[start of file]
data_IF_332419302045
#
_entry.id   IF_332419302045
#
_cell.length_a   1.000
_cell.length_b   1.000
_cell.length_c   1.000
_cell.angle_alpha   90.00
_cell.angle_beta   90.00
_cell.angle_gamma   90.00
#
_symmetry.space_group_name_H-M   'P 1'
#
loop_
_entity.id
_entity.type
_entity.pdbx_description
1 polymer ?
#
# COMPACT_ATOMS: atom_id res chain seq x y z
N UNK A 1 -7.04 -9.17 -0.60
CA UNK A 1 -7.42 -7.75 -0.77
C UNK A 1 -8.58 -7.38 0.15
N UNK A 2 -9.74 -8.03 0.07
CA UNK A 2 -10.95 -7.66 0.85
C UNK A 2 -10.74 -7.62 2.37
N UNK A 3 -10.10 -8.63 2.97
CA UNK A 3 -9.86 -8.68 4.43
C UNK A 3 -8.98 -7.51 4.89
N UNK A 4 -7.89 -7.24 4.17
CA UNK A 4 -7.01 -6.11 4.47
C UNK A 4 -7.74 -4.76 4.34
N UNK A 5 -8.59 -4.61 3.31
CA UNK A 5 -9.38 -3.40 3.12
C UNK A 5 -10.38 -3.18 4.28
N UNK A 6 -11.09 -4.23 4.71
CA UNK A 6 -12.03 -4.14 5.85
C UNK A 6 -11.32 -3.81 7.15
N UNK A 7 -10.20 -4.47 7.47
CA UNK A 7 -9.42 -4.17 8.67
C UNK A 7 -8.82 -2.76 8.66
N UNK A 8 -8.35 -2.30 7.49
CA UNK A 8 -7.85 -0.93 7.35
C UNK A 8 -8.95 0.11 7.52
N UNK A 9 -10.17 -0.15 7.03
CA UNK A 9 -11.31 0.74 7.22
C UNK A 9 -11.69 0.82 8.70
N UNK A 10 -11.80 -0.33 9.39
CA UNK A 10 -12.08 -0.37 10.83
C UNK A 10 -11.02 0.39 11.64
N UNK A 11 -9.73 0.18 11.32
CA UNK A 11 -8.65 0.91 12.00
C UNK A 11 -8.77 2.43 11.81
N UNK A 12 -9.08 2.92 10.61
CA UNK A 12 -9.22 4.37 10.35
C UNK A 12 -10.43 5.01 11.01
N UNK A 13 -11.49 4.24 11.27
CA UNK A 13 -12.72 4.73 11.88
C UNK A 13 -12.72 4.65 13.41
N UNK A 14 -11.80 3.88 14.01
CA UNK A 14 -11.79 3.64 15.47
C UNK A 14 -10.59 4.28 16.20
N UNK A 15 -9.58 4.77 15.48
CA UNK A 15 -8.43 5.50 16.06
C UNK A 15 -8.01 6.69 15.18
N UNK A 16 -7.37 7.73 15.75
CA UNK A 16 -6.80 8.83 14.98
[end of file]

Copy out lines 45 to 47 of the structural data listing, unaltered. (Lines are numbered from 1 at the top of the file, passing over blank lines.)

N UNK A 9 -10.17 -0.15 7.03
CA UNK A 9 -11.31 0.74 7.22
C UNK A 9 -11.69 0.82 8.70